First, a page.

“I don’t want to look back,” Shizuka Kudo says as we chat in a secluded area of an Ebisu café. “The past is the past and I don’t want to hang around!”
One of the most popular idols of the 1980s and ’90s, Kudo has enjoyed a phenomenally successful career, with 11 No. 1 hits, including eight in a row from 1988-1990. Where other idols simply drift into obscurity, she’s maintained a high profile, and today, at 38, she’s as high-spirited and talkative as ever.
In a rare interview with a foreign journalist, she opens up in surprisingly fluent British English. “A British accent is much easier, because you don’t have the ‘r’ sound like the Americans,” she explains. Her excitement and celebrated desire to succeed are evident throughout our discussion as she scribbles down new vocabulary and rattles through the questions in no time at all, eager for the next one.
The occasion for our meeting is the release of the double A-side “Night Wing/ Yuki Gasa,” Kudo’s first single in more than a year and a return to her winning partnership with singer-songwriter Miyuki Nakajima. “We couldn’t decide — I wanted a slow song but also something up-tempo, so she wrote both,” Kudo says. Indeed, “Night Wing” sounds like a bombastic ’80s classic, while “Yuki Gasa,” a soothing ballad, “is perfect as we head towards autumn,” she claims.
With 21 million records sold, Nakajima has written songs for numerous artists, but it was her collaborations with Kudo that really caught the public’s attention. The combination of Nakajima’s poetic, heartfelt lyrics with Kudo’s aching, affecting voice brought them five No. 1 singles.
“But we are not that close,” Kudo lets on. “We have a nice distance. If it’s too close, it’s too much for me. Sometimes when I hear her music, it scares me. Her voice has a lot of vibrato, but I especially like her passionate lyrics.”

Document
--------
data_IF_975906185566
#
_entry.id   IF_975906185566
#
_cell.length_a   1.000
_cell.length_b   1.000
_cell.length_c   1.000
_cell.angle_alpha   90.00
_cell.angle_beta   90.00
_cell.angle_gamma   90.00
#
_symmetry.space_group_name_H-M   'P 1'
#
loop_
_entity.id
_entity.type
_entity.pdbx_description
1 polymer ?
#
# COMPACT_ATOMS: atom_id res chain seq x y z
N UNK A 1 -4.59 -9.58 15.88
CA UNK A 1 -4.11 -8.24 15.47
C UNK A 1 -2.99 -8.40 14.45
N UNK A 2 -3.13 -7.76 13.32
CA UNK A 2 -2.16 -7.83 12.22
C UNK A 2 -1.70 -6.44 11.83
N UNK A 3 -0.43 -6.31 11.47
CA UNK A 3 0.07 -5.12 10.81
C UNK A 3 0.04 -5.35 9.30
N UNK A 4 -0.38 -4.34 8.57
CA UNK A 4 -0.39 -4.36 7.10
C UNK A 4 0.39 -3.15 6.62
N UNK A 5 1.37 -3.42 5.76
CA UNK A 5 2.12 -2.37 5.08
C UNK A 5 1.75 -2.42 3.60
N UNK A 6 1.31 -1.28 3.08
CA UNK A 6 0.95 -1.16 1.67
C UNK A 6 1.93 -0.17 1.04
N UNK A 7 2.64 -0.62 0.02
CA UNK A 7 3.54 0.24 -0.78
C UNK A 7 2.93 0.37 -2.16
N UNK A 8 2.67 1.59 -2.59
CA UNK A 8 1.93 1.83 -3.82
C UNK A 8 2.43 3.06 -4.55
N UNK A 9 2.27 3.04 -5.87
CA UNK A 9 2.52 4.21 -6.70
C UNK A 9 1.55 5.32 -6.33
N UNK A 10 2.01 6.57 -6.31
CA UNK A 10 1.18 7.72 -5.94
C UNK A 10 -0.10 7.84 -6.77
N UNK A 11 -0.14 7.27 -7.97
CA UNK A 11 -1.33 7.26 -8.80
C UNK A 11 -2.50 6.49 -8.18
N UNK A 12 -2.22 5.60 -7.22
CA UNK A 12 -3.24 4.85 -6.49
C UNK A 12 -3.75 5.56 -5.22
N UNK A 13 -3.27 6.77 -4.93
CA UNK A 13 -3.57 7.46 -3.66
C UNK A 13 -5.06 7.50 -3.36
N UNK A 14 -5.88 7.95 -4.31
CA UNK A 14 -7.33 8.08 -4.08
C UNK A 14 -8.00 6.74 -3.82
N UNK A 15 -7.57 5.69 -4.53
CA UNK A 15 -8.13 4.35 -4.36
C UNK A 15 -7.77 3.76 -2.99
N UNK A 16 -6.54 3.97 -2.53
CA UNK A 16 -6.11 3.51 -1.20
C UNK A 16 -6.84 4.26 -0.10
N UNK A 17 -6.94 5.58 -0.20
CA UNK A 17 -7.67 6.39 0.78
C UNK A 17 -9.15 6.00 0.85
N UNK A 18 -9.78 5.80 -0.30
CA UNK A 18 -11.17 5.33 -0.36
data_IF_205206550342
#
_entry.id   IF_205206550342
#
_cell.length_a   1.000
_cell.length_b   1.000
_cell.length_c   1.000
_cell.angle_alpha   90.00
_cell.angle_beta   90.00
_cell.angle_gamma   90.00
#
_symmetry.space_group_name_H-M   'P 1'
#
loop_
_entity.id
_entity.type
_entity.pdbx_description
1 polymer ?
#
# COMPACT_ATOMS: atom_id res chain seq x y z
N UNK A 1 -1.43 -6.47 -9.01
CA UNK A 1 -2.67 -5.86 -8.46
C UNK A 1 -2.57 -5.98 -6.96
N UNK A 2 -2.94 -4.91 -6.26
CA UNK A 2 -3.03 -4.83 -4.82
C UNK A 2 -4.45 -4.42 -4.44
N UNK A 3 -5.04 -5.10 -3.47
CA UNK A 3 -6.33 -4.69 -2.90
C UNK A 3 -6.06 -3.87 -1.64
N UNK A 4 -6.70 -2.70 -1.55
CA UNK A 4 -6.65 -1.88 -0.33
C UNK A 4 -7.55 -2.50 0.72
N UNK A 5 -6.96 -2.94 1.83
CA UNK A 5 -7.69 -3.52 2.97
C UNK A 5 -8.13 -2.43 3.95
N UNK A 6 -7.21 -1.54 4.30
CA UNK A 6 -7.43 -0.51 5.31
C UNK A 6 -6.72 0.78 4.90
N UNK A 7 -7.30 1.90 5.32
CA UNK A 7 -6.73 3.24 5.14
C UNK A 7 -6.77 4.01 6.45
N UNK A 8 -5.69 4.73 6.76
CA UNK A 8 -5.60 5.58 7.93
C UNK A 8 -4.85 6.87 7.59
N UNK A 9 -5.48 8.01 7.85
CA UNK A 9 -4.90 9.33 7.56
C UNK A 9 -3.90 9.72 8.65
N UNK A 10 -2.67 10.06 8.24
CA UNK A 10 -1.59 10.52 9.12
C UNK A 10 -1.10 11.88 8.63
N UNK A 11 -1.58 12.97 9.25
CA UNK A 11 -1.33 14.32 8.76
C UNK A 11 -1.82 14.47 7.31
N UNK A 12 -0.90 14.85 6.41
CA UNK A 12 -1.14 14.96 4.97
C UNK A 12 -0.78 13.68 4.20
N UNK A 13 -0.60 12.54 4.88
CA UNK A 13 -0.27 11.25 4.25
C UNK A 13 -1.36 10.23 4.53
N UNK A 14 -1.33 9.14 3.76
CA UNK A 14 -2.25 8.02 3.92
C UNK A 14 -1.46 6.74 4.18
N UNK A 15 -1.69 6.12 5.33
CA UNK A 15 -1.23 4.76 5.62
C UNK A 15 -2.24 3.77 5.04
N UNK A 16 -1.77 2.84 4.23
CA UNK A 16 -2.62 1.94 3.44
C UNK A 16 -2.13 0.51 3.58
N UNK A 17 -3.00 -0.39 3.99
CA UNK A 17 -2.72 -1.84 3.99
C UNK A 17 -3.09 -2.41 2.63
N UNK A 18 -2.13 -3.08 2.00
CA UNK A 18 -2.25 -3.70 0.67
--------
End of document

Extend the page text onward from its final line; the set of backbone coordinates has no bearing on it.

Kudo began her career at just 14 when she joined all-girl group Seventeen Club “just to have fun.” But she first came to prominence with Onyanko Club, a precursor to Morning Musume that had some 52 official members in its short-lived, two-and-a-half year run.
“It was a great experience, with good, bad and really dirty things,” she says. “At that time, I didn’t have someone that I wanted to be like, and I could only learn not to copy the others.” Asked if she missed out on a regular education and childhood, she says, “I survived, so it’s OK. I didn’t want to live off my parents. I wanted to be successful and feed myself. I was very ambitious; I think it’s unusual to be like that at a young age.”
The producers of Onyanko Club gave Kudo a shot at a solo record, and it was during the recording of the song “Subetewa Sorekara,” for her first album "Mysterious," that she finally found what she wanted to do among the many tasks that Japanese girl groups are asked to perform. “I was really tired at that time, but all of a sudden it happened and I realized — I like to sing!”
If that recording had been the first turning point in her career, then the second happened in 2000 when she married Japan’s most eligible bachelor, SMAP member Takuya Kimura. “Everything changed,” she exclaims. “Before I got married, the priority was always me, I was the first. But now, there are our two kids, my husband, then me and my three dogs.”
Kudo’s new life has no doubt changed her outlook, but when it comes to musical influences, marrying a fellow singer hasn’t affected her style. “His work is his work and mine is mine, we don’t talk much about it.”
Looking to the future, Kudo’s hunger for music is unquenched. “Now my kids are 5 and 7, so I can leave them alone easier. It’s tough to keep going, but to keep singing is my goal.”
Kudo will sing at Shinagawa Prince Hotel on Dec 24.
This story originally appeared in Metropolis magazine (www.metropolis.co.jp).© Japan Today